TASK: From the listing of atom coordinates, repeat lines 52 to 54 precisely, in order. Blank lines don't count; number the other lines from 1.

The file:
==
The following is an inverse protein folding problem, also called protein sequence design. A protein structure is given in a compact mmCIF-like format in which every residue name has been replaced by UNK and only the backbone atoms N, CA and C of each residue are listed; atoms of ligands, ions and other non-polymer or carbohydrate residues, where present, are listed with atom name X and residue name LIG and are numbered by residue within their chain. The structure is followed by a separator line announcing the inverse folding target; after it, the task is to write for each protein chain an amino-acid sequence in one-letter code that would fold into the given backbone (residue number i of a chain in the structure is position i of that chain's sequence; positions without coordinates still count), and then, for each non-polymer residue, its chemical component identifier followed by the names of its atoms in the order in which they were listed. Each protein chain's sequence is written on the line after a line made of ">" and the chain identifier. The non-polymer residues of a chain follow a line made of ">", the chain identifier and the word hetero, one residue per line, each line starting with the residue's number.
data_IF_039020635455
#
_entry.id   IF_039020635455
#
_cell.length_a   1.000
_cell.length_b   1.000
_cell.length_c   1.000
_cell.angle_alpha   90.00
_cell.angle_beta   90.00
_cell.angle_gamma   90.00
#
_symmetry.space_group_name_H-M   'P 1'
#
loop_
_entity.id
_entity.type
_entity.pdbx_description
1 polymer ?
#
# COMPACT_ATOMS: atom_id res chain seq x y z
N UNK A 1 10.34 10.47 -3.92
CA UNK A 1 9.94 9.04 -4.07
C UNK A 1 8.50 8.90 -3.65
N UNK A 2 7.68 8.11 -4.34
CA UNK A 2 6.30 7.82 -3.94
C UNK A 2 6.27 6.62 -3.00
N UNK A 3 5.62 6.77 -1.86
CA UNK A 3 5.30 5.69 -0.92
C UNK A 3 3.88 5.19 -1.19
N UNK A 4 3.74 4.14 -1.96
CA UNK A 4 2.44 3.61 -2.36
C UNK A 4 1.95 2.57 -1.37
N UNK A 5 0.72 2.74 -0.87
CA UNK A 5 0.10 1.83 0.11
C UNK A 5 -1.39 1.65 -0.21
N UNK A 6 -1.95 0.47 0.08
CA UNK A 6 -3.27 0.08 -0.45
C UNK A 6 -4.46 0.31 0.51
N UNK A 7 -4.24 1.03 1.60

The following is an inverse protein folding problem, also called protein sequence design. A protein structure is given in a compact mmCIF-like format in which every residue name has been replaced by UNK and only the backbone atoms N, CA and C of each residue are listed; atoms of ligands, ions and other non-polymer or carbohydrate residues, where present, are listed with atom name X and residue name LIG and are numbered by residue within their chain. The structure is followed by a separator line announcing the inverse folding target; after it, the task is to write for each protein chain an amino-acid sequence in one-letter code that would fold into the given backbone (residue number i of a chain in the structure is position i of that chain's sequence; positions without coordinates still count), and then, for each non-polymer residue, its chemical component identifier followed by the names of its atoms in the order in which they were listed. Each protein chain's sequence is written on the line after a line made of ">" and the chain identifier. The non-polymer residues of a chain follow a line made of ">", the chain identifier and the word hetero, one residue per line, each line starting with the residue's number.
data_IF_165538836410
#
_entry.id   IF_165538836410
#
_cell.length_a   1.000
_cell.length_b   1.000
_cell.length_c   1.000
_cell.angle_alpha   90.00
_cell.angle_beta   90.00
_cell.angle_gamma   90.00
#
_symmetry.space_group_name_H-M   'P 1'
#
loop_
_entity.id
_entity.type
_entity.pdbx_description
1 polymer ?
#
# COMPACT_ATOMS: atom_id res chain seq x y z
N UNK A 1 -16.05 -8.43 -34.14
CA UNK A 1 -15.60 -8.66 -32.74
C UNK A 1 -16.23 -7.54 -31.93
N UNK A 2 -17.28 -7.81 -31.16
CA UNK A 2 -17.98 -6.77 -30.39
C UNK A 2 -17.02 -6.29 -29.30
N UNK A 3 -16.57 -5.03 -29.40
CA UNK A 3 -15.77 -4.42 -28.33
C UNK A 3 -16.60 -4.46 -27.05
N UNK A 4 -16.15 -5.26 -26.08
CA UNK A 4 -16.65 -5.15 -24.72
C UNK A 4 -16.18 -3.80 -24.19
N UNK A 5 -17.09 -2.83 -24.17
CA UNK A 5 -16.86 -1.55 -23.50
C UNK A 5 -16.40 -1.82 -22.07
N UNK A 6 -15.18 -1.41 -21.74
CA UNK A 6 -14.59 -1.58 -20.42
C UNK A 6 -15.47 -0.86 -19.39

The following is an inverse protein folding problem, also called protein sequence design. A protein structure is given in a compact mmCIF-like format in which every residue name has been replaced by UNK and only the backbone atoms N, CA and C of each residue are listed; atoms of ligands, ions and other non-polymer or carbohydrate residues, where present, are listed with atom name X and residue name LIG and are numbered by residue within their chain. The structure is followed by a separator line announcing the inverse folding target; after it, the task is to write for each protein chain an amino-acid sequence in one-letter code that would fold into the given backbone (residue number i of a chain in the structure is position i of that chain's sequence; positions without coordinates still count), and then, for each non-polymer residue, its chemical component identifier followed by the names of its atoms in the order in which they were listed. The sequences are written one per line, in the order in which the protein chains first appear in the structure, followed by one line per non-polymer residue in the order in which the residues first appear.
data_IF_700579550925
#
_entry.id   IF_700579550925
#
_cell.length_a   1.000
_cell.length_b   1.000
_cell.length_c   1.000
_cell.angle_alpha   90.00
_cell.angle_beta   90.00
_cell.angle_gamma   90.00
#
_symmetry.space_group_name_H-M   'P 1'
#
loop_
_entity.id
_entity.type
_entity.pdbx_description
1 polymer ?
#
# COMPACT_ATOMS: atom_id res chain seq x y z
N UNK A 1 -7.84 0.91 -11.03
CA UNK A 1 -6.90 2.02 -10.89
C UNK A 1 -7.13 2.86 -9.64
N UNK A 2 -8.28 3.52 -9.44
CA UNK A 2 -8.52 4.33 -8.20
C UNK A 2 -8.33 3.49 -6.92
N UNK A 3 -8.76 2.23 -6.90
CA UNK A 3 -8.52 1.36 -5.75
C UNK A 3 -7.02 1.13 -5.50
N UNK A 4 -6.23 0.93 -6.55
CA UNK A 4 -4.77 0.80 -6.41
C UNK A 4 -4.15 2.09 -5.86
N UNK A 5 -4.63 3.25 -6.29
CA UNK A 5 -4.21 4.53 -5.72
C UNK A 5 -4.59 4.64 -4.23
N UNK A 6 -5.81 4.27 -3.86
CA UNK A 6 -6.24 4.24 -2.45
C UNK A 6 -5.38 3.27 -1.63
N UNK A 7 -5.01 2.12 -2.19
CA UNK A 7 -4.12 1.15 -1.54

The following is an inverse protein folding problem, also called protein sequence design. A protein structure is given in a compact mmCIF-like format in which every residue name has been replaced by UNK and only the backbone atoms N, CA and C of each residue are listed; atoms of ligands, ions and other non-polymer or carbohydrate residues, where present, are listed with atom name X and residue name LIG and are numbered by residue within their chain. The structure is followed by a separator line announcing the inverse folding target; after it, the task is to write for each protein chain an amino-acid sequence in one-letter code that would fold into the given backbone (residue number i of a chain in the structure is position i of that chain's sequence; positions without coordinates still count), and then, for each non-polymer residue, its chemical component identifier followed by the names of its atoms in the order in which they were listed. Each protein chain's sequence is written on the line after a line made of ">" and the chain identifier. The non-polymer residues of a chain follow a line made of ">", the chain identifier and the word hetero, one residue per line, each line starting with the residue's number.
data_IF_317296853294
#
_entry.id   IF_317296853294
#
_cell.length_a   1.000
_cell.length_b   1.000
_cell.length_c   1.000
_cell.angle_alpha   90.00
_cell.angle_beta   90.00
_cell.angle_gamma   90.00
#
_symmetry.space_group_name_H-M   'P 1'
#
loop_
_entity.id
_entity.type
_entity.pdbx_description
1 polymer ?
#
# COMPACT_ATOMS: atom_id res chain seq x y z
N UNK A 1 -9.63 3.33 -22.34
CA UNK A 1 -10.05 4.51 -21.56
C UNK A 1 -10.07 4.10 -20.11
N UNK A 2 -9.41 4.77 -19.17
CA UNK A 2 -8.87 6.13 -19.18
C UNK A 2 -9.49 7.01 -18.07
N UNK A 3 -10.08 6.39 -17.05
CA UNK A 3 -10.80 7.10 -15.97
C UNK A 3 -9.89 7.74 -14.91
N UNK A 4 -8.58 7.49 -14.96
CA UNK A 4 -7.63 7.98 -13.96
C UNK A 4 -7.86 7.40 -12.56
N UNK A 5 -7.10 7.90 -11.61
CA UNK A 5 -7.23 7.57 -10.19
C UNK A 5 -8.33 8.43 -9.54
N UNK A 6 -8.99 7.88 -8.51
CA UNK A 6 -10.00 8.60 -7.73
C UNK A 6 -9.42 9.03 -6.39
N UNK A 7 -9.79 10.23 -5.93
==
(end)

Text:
#
_symmetry.space_group_name_H-M   'P 1'
#